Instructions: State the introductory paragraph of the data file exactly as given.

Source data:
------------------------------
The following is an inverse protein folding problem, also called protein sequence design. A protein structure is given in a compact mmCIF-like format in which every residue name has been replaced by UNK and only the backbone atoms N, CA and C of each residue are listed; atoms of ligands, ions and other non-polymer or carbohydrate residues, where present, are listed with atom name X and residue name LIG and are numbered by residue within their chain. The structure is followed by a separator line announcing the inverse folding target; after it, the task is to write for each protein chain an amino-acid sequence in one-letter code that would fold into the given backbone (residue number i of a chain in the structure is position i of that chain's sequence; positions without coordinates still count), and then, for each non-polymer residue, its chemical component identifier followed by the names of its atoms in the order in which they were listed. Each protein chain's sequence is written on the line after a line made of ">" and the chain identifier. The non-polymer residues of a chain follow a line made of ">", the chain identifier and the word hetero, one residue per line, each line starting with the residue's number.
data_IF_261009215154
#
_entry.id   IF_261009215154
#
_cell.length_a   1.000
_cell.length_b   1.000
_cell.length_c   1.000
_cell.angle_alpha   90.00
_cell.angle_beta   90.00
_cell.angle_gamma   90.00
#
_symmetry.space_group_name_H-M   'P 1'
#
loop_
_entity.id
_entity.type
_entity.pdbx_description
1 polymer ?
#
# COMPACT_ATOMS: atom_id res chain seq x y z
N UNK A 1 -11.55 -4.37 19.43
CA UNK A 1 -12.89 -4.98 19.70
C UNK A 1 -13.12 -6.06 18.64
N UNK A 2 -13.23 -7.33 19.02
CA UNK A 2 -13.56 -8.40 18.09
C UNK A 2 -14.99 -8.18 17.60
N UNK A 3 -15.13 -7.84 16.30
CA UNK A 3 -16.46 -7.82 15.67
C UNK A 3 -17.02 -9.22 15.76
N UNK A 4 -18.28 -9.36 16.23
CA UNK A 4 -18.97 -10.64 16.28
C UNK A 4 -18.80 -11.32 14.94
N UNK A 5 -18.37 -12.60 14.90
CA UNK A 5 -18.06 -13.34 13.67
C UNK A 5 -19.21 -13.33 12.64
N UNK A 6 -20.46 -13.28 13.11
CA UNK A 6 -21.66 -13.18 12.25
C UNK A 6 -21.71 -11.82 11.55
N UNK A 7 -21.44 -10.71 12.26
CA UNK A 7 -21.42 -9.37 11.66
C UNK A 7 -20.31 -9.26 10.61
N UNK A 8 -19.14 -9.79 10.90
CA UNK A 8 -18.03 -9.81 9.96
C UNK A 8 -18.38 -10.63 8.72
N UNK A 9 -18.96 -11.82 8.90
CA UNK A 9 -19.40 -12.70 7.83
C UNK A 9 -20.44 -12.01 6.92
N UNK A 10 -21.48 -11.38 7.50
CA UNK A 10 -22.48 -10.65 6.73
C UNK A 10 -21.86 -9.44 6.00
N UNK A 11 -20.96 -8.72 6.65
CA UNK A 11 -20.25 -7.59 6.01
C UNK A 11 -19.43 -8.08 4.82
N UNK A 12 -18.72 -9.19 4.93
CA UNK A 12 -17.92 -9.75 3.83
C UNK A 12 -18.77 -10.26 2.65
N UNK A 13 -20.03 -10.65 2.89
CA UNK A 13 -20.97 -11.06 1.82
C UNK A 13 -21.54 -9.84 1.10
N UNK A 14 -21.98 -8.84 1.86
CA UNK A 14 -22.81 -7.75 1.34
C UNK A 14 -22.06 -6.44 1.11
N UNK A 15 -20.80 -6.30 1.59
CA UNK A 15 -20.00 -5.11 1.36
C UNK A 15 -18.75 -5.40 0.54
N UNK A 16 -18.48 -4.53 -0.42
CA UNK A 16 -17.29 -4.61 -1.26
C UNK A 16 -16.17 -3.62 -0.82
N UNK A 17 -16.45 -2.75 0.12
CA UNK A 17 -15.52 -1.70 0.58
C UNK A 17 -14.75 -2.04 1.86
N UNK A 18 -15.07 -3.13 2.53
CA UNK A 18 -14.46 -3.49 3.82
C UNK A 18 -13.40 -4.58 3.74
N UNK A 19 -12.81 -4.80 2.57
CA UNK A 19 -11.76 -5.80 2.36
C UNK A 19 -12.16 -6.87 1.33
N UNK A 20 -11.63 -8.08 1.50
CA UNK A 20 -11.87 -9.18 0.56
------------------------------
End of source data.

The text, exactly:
The following is an inverse protein folding problem, also called protein sequence design. A protein structure is given in a compact mmCIF-like format in which every residue name has been replaced by UNK and only the backbone atoms N, CA and C of each residue are listed; atoms of ligands, ions and other non-polymer or carbohydrate residues, where present, are listed with atom name X and residue name LIG and are numbered by residue within their chain. The structure is followed by a separator line announcing the inverse folding target; after it, the task is to write for each protein chain an amino-acid sequence in one-letter code that would fold into the given backbone (residue number i of a chain in the structure is position i of that chain's sequence; positions without coordinates still count), and then, for each non-polymer residue, its chemical component identifier followed by the names of its atoms in the order in which they were listed. Each protein chain's sequence is written on the line after a line made of ">" and the chain identifier. The non-polymer residues of a chain follow a line made of ">", the chain identifier and the word hetero, one residue per line, each line starting with the residue's number.